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One of the first fixtures I ever made for my shop was a cross-cut sled. Heavily-influenced by David Marks, I modeled it after his design. The sled opened up a whole world of possibilities for not only cross-cutting, but joinery as well. I didn’t have a reliable compound miter saw at the time so this versatile fixture really helped me get the most out of my limited tool set. Here's a pic from the old days!
Now with a full complement of tools, I am finding myself longing for some of the simple solutions I used in the past. And after spending some time at the William Ng School using his cross-cut sleds for various operations, I knew it was time to get my butt in gear and make myself a new cross-cut sled. You’ll notice that my sled doesn’t have any bells and whistles like built-in stops or hold downs, but you can certainly add those if you feel they are appropriate.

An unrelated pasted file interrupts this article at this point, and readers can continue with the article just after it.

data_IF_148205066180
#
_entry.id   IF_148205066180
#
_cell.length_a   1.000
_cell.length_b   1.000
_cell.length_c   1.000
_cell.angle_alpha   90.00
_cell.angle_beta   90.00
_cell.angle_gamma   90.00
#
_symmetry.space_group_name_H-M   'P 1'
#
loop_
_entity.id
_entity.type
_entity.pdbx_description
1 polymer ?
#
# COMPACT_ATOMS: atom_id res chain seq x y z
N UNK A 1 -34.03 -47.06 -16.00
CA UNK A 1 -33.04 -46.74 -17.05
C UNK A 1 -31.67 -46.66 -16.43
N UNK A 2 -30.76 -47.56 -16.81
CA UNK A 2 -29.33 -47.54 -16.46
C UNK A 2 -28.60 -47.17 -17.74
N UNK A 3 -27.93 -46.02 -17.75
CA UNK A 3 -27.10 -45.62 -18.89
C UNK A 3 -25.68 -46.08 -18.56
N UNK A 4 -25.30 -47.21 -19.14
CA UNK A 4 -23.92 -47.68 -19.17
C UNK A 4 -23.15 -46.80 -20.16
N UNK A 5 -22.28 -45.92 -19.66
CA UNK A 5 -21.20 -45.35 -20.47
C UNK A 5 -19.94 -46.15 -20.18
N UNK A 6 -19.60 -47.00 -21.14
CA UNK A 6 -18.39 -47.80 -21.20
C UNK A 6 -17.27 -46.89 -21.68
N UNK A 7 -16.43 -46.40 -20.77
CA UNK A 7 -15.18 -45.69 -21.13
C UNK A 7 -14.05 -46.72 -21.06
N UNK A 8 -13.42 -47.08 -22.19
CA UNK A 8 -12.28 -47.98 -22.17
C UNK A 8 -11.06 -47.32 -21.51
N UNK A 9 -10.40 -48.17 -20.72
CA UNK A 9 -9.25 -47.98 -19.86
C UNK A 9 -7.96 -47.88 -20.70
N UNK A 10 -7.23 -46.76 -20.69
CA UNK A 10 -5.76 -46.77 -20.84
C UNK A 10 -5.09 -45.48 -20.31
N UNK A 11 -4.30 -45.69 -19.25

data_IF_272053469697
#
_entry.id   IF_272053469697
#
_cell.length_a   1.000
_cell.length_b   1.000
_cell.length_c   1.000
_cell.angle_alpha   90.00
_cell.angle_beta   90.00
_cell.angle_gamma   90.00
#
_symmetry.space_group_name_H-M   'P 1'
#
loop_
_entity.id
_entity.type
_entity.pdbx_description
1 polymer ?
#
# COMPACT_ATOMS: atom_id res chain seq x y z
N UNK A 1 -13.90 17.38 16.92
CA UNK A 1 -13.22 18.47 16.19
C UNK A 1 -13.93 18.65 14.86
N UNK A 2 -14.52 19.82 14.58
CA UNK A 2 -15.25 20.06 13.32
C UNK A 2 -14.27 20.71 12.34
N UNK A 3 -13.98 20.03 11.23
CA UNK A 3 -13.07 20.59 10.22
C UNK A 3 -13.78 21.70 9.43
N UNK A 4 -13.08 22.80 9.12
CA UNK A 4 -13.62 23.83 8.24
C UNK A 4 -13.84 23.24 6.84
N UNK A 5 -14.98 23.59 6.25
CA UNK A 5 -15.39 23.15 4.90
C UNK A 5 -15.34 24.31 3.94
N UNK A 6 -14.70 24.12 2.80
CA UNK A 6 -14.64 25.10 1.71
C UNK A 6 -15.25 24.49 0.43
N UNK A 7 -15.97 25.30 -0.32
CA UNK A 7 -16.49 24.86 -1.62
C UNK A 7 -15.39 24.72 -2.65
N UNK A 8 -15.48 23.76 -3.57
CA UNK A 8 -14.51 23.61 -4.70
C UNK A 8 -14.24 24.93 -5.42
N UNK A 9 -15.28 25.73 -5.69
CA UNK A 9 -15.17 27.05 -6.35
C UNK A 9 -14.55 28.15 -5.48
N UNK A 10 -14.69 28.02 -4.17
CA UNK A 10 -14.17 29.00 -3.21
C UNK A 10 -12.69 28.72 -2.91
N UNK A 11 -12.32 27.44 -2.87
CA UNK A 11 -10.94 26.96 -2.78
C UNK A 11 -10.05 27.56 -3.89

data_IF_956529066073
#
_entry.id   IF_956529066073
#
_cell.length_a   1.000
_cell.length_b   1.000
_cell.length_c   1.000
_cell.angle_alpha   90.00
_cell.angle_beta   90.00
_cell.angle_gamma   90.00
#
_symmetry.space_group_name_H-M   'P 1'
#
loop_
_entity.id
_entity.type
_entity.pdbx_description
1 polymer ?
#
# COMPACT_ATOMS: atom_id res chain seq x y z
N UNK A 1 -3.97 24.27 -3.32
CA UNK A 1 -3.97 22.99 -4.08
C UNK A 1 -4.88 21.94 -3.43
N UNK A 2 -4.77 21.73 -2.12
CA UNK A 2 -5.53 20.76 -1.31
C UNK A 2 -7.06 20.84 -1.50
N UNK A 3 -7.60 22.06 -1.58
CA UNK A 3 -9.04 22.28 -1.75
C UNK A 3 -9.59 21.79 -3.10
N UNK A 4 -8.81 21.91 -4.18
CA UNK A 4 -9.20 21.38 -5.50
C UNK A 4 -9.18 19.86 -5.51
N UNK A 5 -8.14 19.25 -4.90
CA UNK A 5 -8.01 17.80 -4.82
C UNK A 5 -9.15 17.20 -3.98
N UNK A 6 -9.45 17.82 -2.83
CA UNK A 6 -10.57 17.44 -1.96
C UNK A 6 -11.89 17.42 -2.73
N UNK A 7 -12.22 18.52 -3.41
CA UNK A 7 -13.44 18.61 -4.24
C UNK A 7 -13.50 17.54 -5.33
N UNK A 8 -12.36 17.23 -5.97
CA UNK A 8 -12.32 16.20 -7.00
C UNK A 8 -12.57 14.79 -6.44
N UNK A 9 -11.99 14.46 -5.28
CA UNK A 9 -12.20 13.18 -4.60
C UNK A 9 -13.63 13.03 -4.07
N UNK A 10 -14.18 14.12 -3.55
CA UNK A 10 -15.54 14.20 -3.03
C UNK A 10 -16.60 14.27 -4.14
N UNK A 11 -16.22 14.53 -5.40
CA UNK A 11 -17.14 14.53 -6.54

Hip To Be Square!
To square the fence, I use the “5-cut squaring method”, which you can see demonstrated in the video and also in this little Flash presentation. Its an incredible method for adjusting a fence down to the nearest thousandth.
A cross-cut sled can be any size you want. Just keep in mind the bigger it is, the harder it is to handle. So for me, the ideal size was approximately the dimensions of my tablesaw top.
Plywood base: 34” Wide x 30 ” Deep (1/2” Baltic Birch Ply)
Fences: 4 1/4” Wide x 30” Long
Runners: 30” Long x 3/4” Wide x 3/8” Thick
Once the sled is constructed, I cover the following techniques for using the sled:
Using The Stop Block
Small Parts Cut
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